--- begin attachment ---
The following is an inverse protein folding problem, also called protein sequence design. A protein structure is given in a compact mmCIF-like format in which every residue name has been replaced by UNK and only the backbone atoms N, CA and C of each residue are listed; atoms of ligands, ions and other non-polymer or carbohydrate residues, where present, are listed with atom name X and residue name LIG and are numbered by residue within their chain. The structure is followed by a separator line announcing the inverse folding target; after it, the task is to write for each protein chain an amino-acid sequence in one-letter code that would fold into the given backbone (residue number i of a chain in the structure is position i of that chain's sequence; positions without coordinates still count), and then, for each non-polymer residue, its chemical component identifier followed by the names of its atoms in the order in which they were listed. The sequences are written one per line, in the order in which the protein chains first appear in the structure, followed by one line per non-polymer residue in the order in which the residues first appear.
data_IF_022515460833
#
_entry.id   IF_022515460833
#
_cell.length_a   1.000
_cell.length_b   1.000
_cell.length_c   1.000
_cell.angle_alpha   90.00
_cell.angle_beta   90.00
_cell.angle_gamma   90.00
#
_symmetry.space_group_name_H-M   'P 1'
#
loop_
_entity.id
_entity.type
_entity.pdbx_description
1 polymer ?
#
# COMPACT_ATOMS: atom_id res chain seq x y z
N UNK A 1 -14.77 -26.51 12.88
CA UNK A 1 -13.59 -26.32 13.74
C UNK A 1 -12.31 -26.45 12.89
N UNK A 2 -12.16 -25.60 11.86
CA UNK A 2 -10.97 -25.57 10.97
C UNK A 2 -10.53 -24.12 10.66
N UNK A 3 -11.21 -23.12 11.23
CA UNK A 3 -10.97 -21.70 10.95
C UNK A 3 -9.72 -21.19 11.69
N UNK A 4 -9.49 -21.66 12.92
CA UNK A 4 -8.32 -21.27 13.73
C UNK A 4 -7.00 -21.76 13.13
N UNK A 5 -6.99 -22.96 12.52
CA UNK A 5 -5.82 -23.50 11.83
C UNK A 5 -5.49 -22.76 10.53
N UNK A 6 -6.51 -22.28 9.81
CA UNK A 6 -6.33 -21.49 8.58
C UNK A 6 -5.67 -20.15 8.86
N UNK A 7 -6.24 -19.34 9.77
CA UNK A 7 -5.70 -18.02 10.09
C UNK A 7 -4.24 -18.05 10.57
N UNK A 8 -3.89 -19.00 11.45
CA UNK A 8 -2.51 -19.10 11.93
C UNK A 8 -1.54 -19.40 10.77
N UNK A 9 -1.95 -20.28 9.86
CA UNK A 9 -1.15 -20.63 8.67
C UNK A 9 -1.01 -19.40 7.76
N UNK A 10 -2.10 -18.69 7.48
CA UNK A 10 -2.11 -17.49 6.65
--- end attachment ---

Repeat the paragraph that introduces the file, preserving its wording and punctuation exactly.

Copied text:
The following is an inverse protein folding problem, also called protein sequence design. A protein structure is given in a compact mmCIF-like format in which every residue name has been replaced by UNK and only the backbone atoms N, CA and C of each residue are listed; atoms of ligands, ions and other non-polymer or carbohydrate residues, where present, are listed with atom name X and residue name LIG and are numbered by residue within their chain. The structure is followed by a separator line announcing the inverse folding target; after it, the task is to write for each protein chain an amino-acid sequence in one-letter code that would fold into the given backbone (residue number i of a chain in the structure is position i of that chain's sequence; positions without coordinates still count), and then, for each non-polymer residue, its chemical component identifier followed by the names of its atoms in the order in which they were listed. The sequences are written one per line, in the order in which the protein chains first appear in the structure, followed by one line per non-polymer residue in the order in which the residues first appear.